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Delaware (Again) Seeking Casino Expansion

18 January 2011 by admin

Delaware-quarterTiny Delaware, the first state to join the United States of America, is once again pushing for casino expansion, but are the plans too big for them? For the second straight year, lawmakers are set to introduce legislation that would allow the construction of two new casinos, but those plans face stiff opposition from many angles.

The most obvious problem is that 18 years ago, the state of Delaware passed a law banning casino expansion, limiting the casino industry to the three that currently exist. There is also a question about whether or not adding more casinos would actually improve their economy, not to mention push-back from the typical anti-gambling crowd.

schwartzkopf-peteAside from overturning the law allowing no new casinos to be built, the primary obstacle facing expansion is the question of where to put the casinos. Last year, lawmakers could not reach an agreement for specific locations, with the casinos to be somewhere in Sussex County and the city of Wilmington. This time, House Majority Leader Pete Schwartzkopf wants to expand the area of consideration to all of New Castle County, rather than only inside the city limits of Wilmington. He’s hoping that will add a vote or two. It could also win over Governor Jack Markell, who last year said that they should not limit casinos to within the city limits.

Though that option pleases some, it could lose support of a key proponent of expansion. Last year’s bill was co-sponsored by Representative Dennis Williams, who represents Wilmington. He only wants a casino within the city, where his constituents live. That way, he could say he brought jobs to his district.

Since the entire state of Delaware is roughly the size of my boss’s backyard, it might be difficult to find a perfect place to locate the casinos. In recent years, there have been attempts to bring casinos closer to the beach to take advantage of beach traffic. Considering that the entire state is only up to 35 miles wide from east to west (yes, that statistic is true), I’m not sure any casino can be located too far from beach traffic.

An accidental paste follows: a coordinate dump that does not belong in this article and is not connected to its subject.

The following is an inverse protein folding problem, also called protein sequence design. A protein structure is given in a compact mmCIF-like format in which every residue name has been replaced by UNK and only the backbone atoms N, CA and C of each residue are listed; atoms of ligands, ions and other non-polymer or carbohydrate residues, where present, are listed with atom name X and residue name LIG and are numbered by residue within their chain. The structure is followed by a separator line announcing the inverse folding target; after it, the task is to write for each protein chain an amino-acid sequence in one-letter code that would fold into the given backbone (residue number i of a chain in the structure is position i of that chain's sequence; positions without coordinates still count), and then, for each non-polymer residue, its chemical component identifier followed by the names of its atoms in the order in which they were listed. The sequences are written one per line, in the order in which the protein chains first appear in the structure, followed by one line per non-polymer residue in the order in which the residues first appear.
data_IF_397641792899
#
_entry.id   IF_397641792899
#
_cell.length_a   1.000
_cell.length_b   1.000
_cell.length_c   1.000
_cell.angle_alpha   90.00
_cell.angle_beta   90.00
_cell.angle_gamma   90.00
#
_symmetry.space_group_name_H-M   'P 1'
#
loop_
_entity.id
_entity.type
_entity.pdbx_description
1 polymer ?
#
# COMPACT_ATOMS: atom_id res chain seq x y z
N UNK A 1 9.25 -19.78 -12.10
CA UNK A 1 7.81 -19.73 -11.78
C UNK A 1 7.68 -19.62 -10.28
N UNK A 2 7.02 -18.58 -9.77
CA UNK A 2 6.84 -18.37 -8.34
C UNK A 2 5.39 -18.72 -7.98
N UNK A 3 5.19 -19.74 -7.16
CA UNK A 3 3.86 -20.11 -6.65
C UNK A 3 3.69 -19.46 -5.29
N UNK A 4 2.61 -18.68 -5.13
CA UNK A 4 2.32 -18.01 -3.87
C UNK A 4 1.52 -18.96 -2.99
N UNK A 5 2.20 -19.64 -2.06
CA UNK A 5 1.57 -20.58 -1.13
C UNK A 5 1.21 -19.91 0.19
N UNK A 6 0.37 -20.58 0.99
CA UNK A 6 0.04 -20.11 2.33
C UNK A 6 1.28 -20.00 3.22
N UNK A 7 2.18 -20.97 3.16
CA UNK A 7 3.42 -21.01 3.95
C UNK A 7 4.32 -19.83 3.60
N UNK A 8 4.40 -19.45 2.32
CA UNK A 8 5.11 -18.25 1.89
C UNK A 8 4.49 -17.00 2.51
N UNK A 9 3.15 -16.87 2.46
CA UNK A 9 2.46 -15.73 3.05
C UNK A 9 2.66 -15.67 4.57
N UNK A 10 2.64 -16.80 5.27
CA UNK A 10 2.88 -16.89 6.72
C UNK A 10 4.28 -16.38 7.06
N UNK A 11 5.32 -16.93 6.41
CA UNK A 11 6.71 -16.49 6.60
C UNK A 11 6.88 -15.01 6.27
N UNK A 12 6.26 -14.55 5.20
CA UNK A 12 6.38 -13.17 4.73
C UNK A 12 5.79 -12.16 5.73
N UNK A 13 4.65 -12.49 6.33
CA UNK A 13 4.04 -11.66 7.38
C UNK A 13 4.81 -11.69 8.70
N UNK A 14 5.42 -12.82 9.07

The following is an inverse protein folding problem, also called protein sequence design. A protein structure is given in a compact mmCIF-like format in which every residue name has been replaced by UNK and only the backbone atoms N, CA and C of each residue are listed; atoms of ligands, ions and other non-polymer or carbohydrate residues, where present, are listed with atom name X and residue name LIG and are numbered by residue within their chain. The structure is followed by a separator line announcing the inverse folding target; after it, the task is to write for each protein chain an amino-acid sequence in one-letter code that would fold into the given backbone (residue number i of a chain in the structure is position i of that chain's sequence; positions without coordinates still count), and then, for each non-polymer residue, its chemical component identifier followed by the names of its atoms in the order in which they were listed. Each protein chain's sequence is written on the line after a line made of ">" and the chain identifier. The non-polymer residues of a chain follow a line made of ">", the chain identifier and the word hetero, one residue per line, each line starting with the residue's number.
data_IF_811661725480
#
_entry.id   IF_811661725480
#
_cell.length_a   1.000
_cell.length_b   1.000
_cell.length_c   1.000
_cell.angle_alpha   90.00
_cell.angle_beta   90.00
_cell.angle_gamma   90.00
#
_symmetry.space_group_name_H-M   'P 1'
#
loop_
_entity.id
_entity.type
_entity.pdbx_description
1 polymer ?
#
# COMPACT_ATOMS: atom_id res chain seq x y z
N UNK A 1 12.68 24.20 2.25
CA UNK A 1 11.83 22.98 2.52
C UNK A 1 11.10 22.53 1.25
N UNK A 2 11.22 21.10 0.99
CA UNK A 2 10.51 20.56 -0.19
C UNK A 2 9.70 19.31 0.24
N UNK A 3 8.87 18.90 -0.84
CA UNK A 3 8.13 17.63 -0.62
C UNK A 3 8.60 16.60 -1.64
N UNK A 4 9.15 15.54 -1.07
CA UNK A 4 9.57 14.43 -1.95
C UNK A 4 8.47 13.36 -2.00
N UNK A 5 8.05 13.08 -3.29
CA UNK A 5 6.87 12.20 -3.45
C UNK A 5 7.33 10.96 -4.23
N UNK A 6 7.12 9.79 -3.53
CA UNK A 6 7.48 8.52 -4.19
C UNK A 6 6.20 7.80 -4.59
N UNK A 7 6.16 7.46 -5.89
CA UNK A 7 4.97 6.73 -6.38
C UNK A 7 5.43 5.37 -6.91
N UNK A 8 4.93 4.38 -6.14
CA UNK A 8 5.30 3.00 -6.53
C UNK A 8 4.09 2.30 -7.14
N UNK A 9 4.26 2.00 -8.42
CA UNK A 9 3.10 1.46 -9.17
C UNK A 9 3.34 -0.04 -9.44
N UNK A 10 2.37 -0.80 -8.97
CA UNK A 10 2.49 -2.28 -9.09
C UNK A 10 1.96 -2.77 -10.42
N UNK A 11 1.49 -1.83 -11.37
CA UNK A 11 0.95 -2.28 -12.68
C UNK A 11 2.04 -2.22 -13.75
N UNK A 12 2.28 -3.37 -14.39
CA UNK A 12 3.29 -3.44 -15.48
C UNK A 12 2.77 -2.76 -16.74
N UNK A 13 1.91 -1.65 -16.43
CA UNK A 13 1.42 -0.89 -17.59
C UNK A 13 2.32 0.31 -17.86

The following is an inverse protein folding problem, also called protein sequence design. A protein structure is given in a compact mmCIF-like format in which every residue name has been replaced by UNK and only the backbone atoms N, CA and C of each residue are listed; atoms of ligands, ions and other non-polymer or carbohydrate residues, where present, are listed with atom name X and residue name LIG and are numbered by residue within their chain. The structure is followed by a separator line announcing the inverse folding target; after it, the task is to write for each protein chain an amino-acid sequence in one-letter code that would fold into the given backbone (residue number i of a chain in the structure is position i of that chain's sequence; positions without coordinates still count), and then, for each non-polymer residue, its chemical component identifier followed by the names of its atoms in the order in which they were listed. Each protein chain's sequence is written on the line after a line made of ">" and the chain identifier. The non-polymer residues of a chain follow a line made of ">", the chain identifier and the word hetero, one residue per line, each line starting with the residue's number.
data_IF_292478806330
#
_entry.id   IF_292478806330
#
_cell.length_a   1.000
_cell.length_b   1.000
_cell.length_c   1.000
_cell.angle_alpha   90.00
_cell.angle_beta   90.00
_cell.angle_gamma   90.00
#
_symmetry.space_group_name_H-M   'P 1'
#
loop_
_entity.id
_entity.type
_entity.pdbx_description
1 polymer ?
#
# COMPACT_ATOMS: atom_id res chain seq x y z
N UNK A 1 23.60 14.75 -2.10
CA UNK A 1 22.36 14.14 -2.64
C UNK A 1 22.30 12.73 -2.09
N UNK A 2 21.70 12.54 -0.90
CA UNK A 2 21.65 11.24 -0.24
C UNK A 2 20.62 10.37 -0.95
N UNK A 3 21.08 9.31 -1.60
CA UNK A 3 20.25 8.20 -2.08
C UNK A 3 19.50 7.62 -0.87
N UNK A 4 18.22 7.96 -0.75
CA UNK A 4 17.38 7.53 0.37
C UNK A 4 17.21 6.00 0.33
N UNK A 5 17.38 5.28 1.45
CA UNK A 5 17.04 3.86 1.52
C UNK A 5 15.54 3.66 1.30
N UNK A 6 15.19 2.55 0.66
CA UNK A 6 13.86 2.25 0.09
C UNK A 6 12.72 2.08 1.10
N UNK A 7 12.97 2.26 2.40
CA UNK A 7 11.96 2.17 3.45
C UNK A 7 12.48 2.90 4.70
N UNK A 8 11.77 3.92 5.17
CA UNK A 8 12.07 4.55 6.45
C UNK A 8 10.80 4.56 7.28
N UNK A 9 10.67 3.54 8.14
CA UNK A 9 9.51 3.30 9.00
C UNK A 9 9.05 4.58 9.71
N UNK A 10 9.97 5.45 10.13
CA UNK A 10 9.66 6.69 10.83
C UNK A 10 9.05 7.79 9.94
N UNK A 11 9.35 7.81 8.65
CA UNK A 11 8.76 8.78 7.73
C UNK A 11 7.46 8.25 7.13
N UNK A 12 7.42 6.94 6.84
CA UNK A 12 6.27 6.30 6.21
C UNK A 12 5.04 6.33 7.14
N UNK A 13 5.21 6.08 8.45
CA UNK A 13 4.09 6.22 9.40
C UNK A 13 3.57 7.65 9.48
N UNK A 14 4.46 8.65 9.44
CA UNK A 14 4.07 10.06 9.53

In recent years, the casino industry as well as Delaware’s economy in general has been hindered by high taxes and the recession. Another problem, according to industry insiders, is competition from neighboring casinos in nearby states. If the legislature is going to allow more casinos to be constructed, they need to show that it would be a stimulus for the state’s economy. Those operating the current casinos, however, disagree.

Citing that they already have competition from the new casinos in Pennsylvania, Ed Sutor, President of Dover Downs Hotel & Casino, said that “adding one or two more would just take the existing market and divide it up into smaller pieces.” Senator Bruce Ennis agrees, saying that adding the casinos would only “take jobs in current locations and place them elsewhere.”

Schwartzkopf’s bill would allow two new casinos to be built and would establish a five-member committee to go over the proposals and determine which contractors should get the licenses. The committee would be appointed by the governor.

Of course, none of this will matter if other plans for the state are approved. According to Disalmanac, a fake almanac of erroneous facts, there are plans to completely pave over the state of Delaware to provide parking for the metropolitan areas of Philadelphia, Baltimore and Washington.

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